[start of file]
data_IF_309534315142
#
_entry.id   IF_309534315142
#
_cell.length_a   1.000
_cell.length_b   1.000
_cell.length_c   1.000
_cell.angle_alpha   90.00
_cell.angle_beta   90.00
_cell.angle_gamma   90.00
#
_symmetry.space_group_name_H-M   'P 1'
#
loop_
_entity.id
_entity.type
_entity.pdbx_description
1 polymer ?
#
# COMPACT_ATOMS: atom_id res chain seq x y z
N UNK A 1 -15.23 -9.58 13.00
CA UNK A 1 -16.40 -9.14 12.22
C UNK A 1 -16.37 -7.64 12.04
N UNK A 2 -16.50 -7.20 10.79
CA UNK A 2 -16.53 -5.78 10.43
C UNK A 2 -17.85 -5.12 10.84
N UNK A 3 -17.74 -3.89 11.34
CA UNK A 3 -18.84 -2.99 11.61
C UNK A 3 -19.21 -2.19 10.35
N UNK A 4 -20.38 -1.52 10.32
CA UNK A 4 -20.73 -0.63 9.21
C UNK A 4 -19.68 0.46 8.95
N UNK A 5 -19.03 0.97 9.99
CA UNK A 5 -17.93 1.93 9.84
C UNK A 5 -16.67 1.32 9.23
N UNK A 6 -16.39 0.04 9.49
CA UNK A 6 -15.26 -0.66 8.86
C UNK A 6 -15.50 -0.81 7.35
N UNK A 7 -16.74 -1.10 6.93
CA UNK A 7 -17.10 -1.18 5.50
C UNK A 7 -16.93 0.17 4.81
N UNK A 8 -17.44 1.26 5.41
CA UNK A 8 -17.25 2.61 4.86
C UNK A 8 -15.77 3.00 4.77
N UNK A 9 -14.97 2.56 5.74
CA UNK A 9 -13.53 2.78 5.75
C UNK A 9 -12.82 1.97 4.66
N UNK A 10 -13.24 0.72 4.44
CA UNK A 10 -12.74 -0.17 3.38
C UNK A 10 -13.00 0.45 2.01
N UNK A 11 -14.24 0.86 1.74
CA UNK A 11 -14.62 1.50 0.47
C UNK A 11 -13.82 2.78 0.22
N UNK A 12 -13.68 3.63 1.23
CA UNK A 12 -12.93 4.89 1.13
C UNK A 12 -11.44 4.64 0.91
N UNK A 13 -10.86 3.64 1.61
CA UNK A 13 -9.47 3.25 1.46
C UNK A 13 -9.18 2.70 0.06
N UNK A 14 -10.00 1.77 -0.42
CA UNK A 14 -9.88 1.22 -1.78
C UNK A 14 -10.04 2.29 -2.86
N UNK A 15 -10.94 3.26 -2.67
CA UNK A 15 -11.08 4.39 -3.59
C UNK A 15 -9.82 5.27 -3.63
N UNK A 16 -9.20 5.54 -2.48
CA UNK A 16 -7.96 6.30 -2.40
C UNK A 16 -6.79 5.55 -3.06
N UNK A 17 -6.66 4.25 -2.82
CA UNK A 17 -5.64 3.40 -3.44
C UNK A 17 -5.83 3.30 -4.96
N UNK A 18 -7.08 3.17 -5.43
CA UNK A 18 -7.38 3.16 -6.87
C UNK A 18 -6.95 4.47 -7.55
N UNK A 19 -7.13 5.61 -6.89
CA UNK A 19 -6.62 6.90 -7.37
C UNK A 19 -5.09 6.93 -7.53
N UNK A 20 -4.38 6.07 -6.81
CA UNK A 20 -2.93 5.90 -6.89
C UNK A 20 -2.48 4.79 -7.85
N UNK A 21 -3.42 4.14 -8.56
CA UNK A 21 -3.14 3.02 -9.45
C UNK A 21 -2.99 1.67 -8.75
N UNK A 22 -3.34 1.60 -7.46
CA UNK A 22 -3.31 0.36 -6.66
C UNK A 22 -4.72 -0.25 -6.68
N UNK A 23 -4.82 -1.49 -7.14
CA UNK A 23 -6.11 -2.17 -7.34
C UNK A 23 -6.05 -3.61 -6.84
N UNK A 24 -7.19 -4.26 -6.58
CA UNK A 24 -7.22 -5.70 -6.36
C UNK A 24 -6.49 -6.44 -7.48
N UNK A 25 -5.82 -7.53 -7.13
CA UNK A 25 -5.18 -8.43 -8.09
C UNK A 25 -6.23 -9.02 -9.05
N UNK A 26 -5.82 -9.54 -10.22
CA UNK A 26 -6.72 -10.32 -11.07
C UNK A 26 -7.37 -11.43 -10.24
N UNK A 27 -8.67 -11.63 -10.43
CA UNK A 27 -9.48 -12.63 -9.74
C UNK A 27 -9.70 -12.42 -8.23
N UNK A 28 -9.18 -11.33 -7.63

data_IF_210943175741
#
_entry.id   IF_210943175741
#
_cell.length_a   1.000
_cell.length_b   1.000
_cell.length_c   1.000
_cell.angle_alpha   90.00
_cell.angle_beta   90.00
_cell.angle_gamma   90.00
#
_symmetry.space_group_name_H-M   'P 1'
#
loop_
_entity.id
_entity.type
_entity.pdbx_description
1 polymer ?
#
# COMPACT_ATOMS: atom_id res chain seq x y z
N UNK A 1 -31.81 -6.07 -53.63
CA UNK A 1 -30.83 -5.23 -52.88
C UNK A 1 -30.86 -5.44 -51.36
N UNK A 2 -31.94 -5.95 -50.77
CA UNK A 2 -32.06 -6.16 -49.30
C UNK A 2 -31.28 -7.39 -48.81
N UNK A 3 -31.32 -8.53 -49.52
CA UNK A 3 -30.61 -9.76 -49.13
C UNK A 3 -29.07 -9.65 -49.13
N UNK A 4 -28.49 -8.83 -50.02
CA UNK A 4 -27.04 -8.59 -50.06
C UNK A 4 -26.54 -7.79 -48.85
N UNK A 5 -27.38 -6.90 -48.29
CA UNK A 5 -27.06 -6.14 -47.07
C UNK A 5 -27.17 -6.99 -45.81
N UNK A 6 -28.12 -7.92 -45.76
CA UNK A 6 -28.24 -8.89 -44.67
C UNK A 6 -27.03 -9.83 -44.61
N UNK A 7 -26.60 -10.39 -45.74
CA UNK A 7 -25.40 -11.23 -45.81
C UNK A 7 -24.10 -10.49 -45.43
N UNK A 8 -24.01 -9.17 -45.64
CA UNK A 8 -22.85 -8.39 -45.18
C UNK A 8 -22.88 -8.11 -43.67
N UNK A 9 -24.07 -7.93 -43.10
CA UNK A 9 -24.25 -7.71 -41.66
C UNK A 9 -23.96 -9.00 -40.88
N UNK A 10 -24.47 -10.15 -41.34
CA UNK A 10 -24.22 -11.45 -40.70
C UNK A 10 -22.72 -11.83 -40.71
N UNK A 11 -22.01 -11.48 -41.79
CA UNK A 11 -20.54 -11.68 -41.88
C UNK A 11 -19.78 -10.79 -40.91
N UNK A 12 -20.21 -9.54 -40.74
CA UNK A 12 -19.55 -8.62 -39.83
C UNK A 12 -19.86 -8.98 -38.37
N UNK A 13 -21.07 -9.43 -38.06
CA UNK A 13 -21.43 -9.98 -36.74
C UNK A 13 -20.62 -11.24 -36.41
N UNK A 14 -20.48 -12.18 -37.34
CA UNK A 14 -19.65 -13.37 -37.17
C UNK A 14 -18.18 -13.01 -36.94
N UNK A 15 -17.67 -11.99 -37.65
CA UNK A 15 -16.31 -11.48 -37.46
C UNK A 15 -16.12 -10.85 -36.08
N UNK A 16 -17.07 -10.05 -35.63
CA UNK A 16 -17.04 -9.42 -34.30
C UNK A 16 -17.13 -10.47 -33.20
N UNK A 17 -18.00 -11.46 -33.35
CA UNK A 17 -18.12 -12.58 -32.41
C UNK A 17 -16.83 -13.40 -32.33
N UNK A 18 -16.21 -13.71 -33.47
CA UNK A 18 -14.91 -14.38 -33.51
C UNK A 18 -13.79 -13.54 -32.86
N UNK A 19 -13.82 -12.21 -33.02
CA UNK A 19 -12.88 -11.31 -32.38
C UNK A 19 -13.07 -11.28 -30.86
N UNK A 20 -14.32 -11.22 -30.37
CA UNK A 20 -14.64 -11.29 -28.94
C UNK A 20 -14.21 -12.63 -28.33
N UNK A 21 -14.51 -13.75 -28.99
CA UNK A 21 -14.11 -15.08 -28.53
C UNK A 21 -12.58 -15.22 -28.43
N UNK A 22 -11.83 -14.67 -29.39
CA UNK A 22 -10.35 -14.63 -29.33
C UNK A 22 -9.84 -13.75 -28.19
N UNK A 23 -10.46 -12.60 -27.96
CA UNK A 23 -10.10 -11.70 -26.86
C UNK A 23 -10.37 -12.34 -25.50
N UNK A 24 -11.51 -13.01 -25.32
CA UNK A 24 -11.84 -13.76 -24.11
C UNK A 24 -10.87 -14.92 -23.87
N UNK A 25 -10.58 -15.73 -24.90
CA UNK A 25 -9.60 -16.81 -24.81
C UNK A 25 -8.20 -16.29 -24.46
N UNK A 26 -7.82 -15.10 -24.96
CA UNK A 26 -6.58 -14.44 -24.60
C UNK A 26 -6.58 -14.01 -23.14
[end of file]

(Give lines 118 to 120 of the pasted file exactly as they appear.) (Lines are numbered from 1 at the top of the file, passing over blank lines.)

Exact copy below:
_entity.type
_entity.pdbx_description
1 polymer ?